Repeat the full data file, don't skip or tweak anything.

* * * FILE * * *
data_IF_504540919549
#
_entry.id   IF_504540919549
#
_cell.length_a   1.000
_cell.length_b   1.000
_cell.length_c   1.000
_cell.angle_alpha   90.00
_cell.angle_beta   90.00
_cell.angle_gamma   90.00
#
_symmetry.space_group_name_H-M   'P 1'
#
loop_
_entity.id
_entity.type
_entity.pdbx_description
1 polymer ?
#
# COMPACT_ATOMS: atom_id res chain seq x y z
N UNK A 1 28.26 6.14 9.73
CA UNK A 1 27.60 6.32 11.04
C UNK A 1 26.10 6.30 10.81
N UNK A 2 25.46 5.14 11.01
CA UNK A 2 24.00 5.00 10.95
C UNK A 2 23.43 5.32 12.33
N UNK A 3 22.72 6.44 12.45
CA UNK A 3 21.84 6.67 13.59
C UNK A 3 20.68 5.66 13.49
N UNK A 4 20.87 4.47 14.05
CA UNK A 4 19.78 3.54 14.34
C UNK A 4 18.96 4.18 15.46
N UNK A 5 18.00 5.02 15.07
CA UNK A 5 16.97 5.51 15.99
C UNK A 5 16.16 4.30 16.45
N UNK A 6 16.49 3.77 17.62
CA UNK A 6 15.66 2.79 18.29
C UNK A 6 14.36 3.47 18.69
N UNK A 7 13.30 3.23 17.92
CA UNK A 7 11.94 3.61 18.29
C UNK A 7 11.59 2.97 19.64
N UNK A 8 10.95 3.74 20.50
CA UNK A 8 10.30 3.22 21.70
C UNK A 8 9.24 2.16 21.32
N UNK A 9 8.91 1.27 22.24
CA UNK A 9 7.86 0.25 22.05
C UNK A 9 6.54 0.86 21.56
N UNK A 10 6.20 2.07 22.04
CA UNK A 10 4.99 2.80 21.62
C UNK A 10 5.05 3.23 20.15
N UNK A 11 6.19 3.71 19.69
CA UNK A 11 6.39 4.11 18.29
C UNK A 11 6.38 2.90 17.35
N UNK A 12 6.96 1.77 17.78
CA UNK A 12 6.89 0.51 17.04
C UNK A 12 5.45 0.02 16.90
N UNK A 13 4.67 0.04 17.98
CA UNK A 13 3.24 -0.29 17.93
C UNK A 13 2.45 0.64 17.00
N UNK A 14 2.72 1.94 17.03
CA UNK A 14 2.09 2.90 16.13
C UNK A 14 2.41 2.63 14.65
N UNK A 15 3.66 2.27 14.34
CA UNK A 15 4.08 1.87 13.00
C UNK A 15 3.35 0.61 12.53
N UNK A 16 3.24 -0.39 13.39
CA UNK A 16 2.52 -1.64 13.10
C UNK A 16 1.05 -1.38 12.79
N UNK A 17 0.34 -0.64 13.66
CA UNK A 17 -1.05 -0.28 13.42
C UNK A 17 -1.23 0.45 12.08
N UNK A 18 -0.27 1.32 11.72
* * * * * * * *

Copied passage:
data_IF_504540919549
#
_entry.id   IF_504540919549
#
_cell.length_a   1.000
_cell.length_b   1.000
_cell.length_c   1.000
_cell.angle_alpha   90.00
_cell.angle_beta   90.00
_cell.angle_gamma   90.00
#
_symmetry.space_group_name_H-M   'P 1'
#
loop_
_entity.id
_entity.type
_entity.pdbx_description
1 polymer ?
#
# COMPACT_ATOMS: atom_id res chain seq x y z
N UNK A 1 28.26 6.14 9.73
CA UNK A 1 27.60 6.32 11.04
C UNK A 1 26.10 6.30 10.81
N UNK A 2 25.46 5.14 11.01
CA UNK A 2 24.00 5.00 10.95
C UNK A 2 23.43 5.32 12.33
N UNK A 3 22.72 6.44 12.45
CA UNK A 3 21.84 6.67 13.59
C UNK A 3 20.68 5.66 13.49
N UNK A 4 20.87 4.47 14.05
CA UNK A 4 19.78 3.54 14.34
C UNK A 4 18.96 4.18 15.46
N UNK A 5 18.00 5.02 15.07
CA UNK A 5 16.97 5.51 15.99
C UNK A 5 16.16 4.30 16.45
N UNK A 6 16.49 3.77 17.62
CA UNK A 6 15.66 2.79 18.29
C UNK A 6 14.36 3.47 18.69
N UNK A 7 13.30 3.23 17.92
CA UNK A 7 11.94 3.61 18.29
C UNK A 7 11.59 2.97 19.64
N UNK A 8 10.95 3.74 20.50
CA UNK A 8 10.30 3.22 21.70
C UNK A 8 9.24 2.16 21.32
N UNK A 9 8.91 1.27 22.24
CA UNK A 9 7.86 0.25 22.05
C UNK A 9 6.54 0.86 21.56
N UNK A 10 6.20 2.07 22.04
CA UNK A 10 4.99 2.80 21.62
C UNK A 10 5.05 3.23 20.15
N UNK A 11 6.19 3.71 19.69
CA UNK A 11 6.39 4.11 18.29
C UNK A 11 6.38 2.90 17.35
N UNK A 12 6.96 1.77 17.78
CA UNK A 12 6.89 0.51 17.04
C UNK A 12 5.45 0.02 16.90
N UNK A 13 4.67 0.04 17.98
CA UNK A 13 3.24 -0.29 17.93
C UNK A 13 2.45 0.64 17.00
N UNK A 14 2.72 1.94 17.03
CA UNK A 14 2.09 2.90 16.13
C UNK A 14 2.41 2.63 14.65
N UNK A 15 3.66 2.27 14.34
CA UNK A 15 4.08 1.87 13.00
C UNK A 15 3.35 0.61 12.53
N UNK A 16 3.24 -0.39 13.39
CA UNK A 16 2.52 -1.64 13.10
C UNK A 16 1.05 -1.38 12.79
N UNK A 17 0.34 -0.64 13.66
CA UNK A 17 -1.05 -0.28 13.42
C UNK A 17 -1.23 0.45 12.08
N UNK A 18 -0.27 1.32 11.72